A passenger on one of our 5-day lower-Canyon motorized trips, asked:
“Any instances of raft turnover? And what needs to be done in the event of one, since some of us are not swimmers?”
We don’t want to scare you, but we’re sure as heck not going to lie to you. So here’s the lowdown: Yes, there have been times in the past when these boats have flipped in a rapid. But, passengers haven’t flipped on a motorized boat in more than 20 years. The most memorable motor boat flips happened in 1969 — when Life Magazine ran a picture of an upset at Lava Falls Rapid on its cover — and in 1983, when flood water surged through Glen Canyon Dam at such a force, it nearly broke the dam. The National Park Service eventually closed the Colorado River to Grand Canyon white water rafting trips in 1983, to reduce risk of injury to the passengers and guides.
The second part of Jag’s question is easier to answer. You don’t need to know how to swim to take a rafting tour of the Grand Canyon. Everyone is required to wear a Coast Guard approved lifejacket at ALL times on the boat, and to keep it buckled securely. The guides will give you a river safety orientation before you begin your journey, and they will tell you what to do in the event you end up in the water. It is not necessary to know how to swim but, if you end up in the water, you do need to be able to at least move yourself around, maybe toward the boats or maybe toward shore depending on instruction from the guides. We think the risk of ending up in the water on a motorized trip is low. It is higher on an oar trip so, if you don’t know how to swim, you might consider choosing a motorized trip rather than an oar trip. It is up to you to make a decision you are comfortable with.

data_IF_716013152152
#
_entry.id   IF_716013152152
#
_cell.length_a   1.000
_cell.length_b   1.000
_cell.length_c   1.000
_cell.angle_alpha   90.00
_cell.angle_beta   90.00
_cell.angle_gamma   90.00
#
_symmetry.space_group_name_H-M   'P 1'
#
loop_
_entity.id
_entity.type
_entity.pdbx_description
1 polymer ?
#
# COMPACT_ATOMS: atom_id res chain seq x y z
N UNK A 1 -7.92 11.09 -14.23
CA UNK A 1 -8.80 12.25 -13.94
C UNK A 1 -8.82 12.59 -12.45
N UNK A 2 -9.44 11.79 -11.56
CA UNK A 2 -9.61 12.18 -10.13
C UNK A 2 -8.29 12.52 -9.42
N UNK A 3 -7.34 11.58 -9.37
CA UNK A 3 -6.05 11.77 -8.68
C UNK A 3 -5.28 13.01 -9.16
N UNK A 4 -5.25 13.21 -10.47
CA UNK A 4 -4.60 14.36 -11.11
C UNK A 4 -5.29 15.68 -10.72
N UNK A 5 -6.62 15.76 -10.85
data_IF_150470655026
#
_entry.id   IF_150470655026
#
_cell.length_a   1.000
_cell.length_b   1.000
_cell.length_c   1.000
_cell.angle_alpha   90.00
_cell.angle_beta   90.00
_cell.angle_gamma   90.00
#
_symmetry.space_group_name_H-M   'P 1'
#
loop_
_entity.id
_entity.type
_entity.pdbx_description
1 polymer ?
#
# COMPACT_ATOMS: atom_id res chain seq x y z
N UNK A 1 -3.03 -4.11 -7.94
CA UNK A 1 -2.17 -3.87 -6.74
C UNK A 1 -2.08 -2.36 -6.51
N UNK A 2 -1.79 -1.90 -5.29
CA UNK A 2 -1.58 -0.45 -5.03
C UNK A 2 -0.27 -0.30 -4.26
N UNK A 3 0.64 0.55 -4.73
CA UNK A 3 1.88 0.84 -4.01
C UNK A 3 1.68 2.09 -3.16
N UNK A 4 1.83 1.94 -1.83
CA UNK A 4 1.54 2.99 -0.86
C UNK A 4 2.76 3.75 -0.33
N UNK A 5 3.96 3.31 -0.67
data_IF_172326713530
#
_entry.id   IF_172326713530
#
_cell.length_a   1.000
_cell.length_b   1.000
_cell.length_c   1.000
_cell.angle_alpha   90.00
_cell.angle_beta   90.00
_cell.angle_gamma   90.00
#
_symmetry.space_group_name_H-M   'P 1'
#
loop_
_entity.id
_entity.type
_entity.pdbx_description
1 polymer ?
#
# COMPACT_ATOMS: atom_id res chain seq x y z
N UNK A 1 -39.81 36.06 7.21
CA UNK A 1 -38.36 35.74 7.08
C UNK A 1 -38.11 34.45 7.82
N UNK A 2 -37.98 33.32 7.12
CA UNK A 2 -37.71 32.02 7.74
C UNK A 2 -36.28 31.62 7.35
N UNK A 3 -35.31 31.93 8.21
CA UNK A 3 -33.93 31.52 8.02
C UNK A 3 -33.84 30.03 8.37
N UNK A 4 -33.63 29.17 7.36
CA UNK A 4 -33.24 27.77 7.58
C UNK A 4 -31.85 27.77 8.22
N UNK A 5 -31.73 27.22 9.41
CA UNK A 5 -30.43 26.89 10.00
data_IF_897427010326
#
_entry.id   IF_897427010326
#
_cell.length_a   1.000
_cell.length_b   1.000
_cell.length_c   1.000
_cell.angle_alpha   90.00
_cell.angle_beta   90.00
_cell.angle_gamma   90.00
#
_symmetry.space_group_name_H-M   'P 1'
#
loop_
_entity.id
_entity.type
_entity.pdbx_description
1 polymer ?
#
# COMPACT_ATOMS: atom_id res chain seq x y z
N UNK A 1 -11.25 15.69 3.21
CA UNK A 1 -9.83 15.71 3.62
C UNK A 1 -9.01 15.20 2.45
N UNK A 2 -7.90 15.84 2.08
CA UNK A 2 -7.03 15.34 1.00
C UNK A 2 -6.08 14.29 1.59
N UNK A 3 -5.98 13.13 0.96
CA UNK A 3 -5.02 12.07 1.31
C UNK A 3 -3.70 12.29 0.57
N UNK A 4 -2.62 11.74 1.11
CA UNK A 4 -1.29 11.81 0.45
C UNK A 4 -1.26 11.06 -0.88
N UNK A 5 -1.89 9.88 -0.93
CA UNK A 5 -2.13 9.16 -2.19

Keep in mind, too, the Colorado River is what’s called a pool-drop water system. That means there will typically be calmer “pools” of flat water, and then the river will “drop” into a rapid (most rapids in the Grand Canyon last less than 60 seconds), and then it will pool out again. So, if you find yourself in a rapid, it will likely only last a few seconds before you enter a calmer, flat water stretch.